Nicholas P. Trist to Virginia J. Randolph Trist
|Dearest||Poplar forest August 25th 1825|
You have heard before this of our having staid at Tufton to breakfast: we did not leave there ’till a quarter past six; and travelling very slow it was quite late before we got to Mrs Carter’s. There I got introduced to Wyndham Robertson, also on his way to the Springs, who has probably fulfilled his intention of calling at Monticello, and given you the news of the death of Mrs Eppes’s mother. We reached Warren about 1 o’clock—the sun quite hot—got an execrable dinner there, of which I eat like a ploughman; and crossed the river about three. The little I saw about Warren, I liked exceedingly; and when I was shewn the beautiful low grounds and told of the very cheap rate at which they had sold, I regretted much for the sake of your brother Jeff and his family, that his [. . .] occupations in the service of your grandfather had made it impossible for him to purchase it. Scarcely a day passes that I do not become more and more aware of the deep nature of the obligations under which you all are towards him; services and sacrifices for which, in a pecuniary point of view, there is not in prospect a possibility1 of his ever being remunerated. At night we stopped at a house two miles and a half beyond “the Raleigh”: I exceedingly tired and worsted, notwithstanding the frequent exchanges I had made of Stella’s back for Jefferson’s chair. The man’s name is Morris: a very obliging fellow, who being very well off in the world (owning among other good things, two good plantations) takes people in, for their accommodation, and not his own. His house is very large, and the most oddly contrived building imaginable: one of the apartments in which we set, and which, of course, must be the grand room, is merely twenty four feet square. It had just been painted, ‘through out and out’, and the artist was still watching over the productions of his pencil, viz. a good deal of mahogany color and a vast profusion of ‘shell work’, which he told me was a ‘new style, considerably approved of’. Squire Morris’s good dame was out, and he gave us as good a supper as he could without her assistance. Soon after he led us into a three bed chamber, newly painted, and hermetically closed; [. . .] luckily for me, there was a large door opening on an upstair porch, I immediately had it wide upon; then seised upon the bed next to the window, and after some struggle, had the window up, and thus established in the chamber something like an inhalable atmosphere. I was asleep in a twinkling, notwithstanding the suspicion that which haunted me, that Mr painter and a filthy apprentice he had with him had pressed the very identical sheets the night before. My first sleep was not however of long duration: about twelve, a luckless dog of the neighborhood was led by his ill stars to our yard; and was immediately set upon by two fierce watchmen of the premisses, who despatched him before he could be rescued from their fangs. It is the first instance I have known of a dog’s being actually killed in a conflict with others. When I heard that they had been near serving a chicken thief in the same way, I wished that there were two such in the fowl yard at Monticello. A negro ventured in on a thieving expedition; and they did not actually tree him like a possum, but cornered him; ran him into a fence corner where they kept him lodged until he was taken. Next morning, we made an early start, and got to ‘clover hill’ (Patterson’s) 6 7 miles, to breakfast. It is an excellent house, they gave us a neat table, good Meal, and we eat accordingly: So heartily that it was with difficulty we crawled (for our horses had behaved like ourselves) to Hunter’s, another excellent house, eight miles farther, to dinner.—This left us fifteen miles to Lynchburg, which we accomplished with great ease between four & half after seven o’clock. Instead of an encrease of fatigue this evening, I felt well enough to ride forty miles further: we stopped however in Lynchburg, passed the night there, and did not set out for here until after breakfast, when it was already quite warm. You will probably learn from Elizabeth how things are going on here, as soon as you get this; for the mail does not leave here before tuesday, the time Jefferson has fixed for his departure, and as it will in all probability be detained several days at Buckingham Ct house before it begins to travel again, I have concluded on sending my letter by him. He will be the bearer of three peach stones, which you must plant in a box for me as soon as you get them.—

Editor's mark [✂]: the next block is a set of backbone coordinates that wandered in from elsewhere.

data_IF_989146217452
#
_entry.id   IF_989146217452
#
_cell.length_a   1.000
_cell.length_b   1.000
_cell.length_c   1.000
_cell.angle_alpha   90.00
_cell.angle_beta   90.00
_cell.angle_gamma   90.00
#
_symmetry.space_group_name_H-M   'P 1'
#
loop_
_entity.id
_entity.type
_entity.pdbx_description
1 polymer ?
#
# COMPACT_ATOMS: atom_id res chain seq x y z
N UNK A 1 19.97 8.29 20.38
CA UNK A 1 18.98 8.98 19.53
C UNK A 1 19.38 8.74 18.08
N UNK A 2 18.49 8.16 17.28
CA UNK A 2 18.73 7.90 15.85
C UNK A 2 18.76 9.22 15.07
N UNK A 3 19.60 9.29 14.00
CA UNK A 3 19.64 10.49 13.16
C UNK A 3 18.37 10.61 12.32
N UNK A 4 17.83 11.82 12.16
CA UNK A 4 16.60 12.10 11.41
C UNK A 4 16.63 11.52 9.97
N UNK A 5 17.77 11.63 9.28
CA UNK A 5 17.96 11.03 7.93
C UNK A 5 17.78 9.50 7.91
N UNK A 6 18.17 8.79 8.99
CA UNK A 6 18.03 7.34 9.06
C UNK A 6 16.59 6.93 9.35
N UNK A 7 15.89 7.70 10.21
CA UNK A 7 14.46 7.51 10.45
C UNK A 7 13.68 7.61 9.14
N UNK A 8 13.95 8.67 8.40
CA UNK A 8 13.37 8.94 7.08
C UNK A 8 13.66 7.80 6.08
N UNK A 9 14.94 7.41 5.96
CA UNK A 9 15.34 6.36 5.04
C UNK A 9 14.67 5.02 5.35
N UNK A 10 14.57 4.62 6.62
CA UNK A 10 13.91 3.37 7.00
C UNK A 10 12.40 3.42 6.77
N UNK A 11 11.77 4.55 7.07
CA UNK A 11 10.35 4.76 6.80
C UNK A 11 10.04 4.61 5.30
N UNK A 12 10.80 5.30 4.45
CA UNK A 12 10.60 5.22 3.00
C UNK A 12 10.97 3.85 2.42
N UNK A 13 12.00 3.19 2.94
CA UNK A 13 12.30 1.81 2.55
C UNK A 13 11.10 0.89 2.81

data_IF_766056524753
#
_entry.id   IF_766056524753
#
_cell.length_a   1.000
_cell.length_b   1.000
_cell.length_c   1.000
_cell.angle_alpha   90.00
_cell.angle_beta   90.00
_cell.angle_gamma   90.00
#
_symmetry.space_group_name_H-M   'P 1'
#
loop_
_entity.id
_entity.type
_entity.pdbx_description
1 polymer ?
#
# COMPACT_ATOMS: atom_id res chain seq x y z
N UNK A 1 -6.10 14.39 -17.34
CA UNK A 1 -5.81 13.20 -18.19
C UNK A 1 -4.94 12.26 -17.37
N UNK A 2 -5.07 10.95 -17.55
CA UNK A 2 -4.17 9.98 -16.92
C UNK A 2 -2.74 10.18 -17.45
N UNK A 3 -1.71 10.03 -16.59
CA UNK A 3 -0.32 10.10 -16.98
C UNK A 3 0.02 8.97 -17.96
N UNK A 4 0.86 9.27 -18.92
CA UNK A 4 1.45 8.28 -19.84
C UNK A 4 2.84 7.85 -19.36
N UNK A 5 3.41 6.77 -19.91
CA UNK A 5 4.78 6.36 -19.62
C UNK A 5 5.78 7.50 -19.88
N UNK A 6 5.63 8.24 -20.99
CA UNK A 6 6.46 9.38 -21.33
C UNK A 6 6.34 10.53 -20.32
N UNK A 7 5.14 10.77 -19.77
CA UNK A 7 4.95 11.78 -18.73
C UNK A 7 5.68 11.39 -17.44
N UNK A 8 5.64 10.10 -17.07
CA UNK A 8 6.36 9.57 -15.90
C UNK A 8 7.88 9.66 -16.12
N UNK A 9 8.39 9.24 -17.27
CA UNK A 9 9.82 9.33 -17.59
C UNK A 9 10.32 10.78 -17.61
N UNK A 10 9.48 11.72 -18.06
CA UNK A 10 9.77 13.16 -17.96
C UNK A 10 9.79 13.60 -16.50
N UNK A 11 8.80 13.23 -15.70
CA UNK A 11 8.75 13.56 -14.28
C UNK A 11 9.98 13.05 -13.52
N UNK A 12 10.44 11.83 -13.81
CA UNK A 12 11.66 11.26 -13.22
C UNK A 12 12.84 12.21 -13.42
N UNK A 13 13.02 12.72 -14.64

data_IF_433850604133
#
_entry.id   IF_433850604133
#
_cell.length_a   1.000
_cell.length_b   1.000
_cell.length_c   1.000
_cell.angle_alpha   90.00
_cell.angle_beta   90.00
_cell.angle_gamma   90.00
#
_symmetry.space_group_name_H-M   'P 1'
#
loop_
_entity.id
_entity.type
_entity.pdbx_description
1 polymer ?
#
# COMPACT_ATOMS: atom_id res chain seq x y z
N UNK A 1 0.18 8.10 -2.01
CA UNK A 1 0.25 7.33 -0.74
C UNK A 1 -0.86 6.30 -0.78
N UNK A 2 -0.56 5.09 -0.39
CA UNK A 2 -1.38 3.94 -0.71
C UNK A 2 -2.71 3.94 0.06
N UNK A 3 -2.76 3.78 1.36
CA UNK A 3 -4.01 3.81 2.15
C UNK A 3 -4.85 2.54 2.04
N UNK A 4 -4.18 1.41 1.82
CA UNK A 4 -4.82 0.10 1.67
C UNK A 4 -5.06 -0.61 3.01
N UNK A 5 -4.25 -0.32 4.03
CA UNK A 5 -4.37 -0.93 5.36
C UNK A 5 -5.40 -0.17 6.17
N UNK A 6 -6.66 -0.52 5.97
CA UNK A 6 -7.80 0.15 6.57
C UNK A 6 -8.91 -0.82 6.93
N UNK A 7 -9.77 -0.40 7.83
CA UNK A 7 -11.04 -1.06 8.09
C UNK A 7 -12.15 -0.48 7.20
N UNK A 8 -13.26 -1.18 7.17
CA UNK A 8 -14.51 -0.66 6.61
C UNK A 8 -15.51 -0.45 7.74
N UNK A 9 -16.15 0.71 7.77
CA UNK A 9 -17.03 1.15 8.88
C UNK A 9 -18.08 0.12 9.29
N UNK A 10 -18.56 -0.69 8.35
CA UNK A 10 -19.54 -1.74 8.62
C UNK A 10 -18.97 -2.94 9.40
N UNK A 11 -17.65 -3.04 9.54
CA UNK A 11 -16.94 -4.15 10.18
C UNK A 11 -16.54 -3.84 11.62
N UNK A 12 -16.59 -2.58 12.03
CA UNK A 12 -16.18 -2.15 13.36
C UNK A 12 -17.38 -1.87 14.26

Saturday evening. 26.th—
I had intended to have gone as far as Liberty this evening, but at F’s sollicitation have postponed my departure ’till day break tomorrow. on monday I shall reach Fincastle; perhaps some house beyond it: and the next day, the Sweet Springs. I have walk[ed] out twice today with the two planters on visits to their tobacco which has suffered considerably from drought; there having been here none of our fine rain of last week. Elizabeth heard in Buckingham (at which you will be exceedingly rejoiced) that our friend Wayles is already got into fine business, and is to be married shortly to a miss Eggleston, not rich, but independent.—
I feel “quite hearty”; have neither smoked, chewed nor snuffed, although the desire has fifty times arisen: and shall I’m quite sure, return to you quite another man. Adieu dearest, and inexpressably dear, wife: kiss our beloved mother and sisters for me—love to your grandfather and the rest of the family: and preserve yourself for your own
If the letter from Colo P. has not arrived, tell Jefferson of it.—Enquire in your next whether the Cumumbra lamp is to be had in Boston. Copy the description of it in the Port Folio & refer to it stating the No & page. If it is not to be had in Boston ask E. to order it one to be sent for, if there be a person who receives orders in that line.—I’m now writing by candle light & my eyes adminish me that they will require something better this winter, or they will refuse to serve. Adieu—I print here a kiss.